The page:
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World’s first female prime minister

How Sirimavo Bandaranaike shaped South-Asian politics

Feature Desk || shiningbd

Published: 17:42, 28 January 2021   Update: 17:52, 28 January 2021
How Sirimavo Bandaranaike shaped South-Asian politics

Sri Lanka’s Sirimavo Bandaranaike, the world’s first female prime minister, on July 21, 1960.

With Kamala Harris assuming office as the United States’ first female vice president this month, conversations have been renewed over the role of women leaders in politics – particularly in South Asia, given Harris’s Indian heritage.

South Asia has seen many female politicians and even elected them as heads of government, from Indira Gandhi the first and only woman prime minister of India to Benazir Bhutto the first female head of state of a Muslim country and twice premier of Pakistan despite being home to largely patriarchal and male-dominated societies.

These women leaders, however, have strong dynastic backgrounds that boosted their political careers. There are also questions as to whether their tenures have been any different from their male counterparts’ or have led to any significant changes on the ground concerning women’s rights and their better representation in government and society.

A recent online cross-border discussion hosted by Himal Southasian shed light on female representation in South Asian countries and discussed how women leaders’ ideologies and governance have shaped politics. Speakers also talked about the challenges women face today as leaders and political workers in these countries. The discussion was moderated by Indian journalist, writer, and editor Luxmi Murthy.

“Do women in politics mean having women from dynasties?” asked Murthy as she initiated the discussion, affirming that this has been quite the notion of women in politics in South Asia. “Does dynasties alone explain the presence of these women that made it to the top?” she continued while asking panelists what other factors they think play a role in the electoral process, including at the regional and provincial levels in South Asian countries.

Murthy kicked off the discussion by giving the example of Indian politicians Mayawati, former chief minister of India’s Uttar Pradesh state, and J.Jayalalithaa, the late chief minister of Tamil Nadu, which could be seen “making a difference.”

In Bangladesh, women have played an important political role since the country’s struggle for independence. “Women in Bangladesh were involved in the resistance movements [when the country was a part of Pakistan], including the language and student’s movements for a long time and then in the 1971 war,” said human rights activist and scholar Hameeda Hossain from Bangladesh.

“Women were active and raising issues that were particular to them and, partly as a result of that, Article 28 was included in the 1972 constitution that talks about gender equality between men and women.”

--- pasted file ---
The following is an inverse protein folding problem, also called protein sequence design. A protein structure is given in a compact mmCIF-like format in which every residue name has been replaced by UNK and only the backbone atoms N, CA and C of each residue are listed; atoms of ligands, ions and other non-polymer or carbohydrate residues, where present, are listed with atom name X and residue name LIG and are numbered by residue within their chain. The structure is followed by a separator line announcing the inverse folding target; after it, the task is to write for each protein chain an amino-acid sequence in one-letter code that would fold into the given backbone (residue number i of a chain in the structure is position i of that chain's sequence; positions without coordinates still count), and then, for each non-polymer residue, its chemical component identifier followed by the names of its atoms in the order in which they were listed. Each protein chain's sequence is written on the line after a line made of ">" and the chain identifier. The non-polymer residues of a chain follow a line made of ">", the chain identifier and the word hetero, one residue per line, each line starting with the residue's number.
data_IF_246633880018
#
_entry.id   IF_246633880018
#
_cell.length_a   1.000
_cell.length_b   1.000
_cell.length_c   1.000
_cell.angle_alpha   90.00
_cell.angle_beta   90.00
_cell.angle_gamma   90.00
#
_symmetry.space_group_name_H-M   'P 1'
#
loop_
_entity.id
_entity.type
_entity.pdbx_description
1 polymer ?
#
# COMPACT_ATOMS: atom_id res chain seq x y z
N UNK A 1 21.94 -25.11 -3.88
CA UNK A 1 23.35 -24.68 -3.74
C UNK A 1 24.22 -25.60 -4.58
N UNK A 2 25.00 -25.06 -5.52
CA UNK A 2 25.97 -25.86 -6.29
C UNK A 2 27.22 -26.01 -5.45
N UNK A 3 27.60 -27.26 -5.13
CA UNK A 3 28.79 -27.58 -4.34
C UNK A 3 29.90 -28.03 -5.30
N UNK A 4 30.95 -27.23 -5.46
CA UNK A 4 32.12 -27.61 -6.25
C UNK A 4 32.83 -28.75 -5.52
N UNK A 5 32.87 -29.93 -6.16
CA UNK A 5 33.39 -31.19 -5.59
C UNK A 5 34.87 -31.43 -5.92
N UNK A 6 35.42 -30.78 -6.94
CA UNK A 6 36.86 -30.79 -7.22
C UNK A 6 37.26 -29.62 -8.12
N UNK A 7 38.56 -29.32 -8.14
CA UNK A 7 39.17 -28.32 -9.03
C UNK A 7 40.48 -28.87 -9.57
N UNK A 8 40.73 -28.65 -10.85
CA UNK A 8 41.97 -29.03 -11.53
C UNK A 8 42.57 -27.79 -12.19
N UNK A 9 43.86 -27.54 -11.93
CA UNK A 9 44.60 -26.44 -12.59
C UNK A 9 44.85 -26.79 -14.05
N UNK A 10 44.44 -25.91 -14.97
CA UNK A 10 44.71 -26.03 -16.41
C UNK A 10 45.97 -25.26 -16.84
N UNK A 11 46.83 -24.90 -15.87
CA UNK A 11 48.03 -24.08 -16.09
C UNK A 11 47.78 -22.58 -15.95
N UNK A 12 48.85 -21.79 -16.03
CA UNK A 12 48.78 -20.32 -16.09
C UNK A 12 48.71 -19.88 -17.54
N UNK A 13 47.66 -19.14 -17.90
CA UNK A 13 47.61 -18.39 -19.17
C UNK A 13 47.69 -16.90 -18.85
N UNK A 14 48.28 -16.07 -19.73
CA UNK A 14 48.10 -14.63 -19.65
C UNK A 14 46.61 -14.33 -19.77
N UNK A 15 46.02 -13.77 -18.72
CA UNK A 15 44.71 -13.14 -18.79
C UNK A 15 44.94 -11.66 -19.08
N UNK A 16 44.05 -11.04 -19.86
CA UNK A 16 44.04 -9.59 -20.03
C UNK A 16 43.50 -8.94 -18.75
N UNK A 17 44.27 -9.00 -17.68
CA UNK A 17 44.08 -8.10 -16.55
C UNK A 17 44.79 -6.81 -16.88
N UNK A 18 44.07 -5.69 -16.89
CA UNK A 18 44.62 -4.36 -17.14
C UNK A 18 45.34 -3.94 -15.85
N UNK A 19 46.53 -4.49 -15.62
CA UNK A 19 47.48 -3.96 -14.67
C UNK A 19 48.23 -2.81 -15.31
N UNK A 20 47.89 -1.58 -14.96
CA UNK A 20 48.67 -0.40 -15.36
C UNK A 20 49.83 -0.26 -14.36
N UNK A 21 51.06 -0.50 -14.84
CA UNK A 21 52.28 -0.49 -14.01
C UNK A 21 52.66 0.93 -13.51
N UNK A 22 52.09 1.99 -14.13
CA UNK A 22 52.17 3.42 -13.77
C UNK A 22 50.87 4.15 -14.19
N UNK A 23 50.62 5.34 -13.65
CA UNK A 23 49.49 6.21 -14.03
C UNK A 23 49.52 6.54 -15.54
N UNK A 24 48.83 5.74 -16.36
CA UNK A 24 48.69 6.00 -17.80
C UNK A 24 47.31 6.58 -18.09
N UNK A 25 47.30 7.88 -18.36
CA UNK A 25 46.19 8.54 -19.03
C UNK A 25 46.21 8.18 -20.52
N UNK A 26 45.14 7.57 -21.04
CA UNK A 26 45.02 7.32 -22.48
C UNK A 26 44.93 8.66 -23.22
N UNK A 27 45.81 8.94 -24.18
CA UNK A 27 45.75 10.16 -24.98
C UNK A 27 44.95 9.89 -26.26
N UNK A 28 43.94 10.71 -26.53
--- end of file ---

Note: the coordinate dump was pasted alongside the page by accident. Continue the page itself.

Hossain emphasized the role of women’s rights organizations in recording women’s demands and voicing their positions in the street, underlying their importance for social and political change for women.

“The women’s movement in Bangladesh has taken forward steps and have particularly stressed legal reforms of various kinds,” she said, adding that one thing that women had wanted was to be elected directly as a result of votes from the people instead of selection by their leaders, indicating that some of the processes is dynastic in nature.

Talking about Pakistan, academic and activist Neelam Hussain said that South Asia, including Pakistan, has a long history of having women in high power and holding iconic positions, yet their place in the public imagination is not reflected in the condition of women in general.

“It seems to be a strange kind of contradiction… the women who come in on a dynastic basis or as icons from well-placed political families, to begin with, are not marking a point of departure from normal patriarchal practice,” she underscored, adding that they come in as the “daughters” – giving the examples of Bhutto, Gandhi, and Sheikh Hasina in Bangladesh – and are “surrogates” for the men who they are representing and to whom they owe their identity.

“The fact that they forge their own place later is another matter, but they come as the part of a patriarchal, patrilineal continuum and then they are set apart as signifiers of their families, class, or caste and separated from the generality of women,” she contended.

These positions, however, still don’t spare women leaders from patriarchal and sexist attitudes, and the kind of abuse ordinary women are vulnerable to.

 

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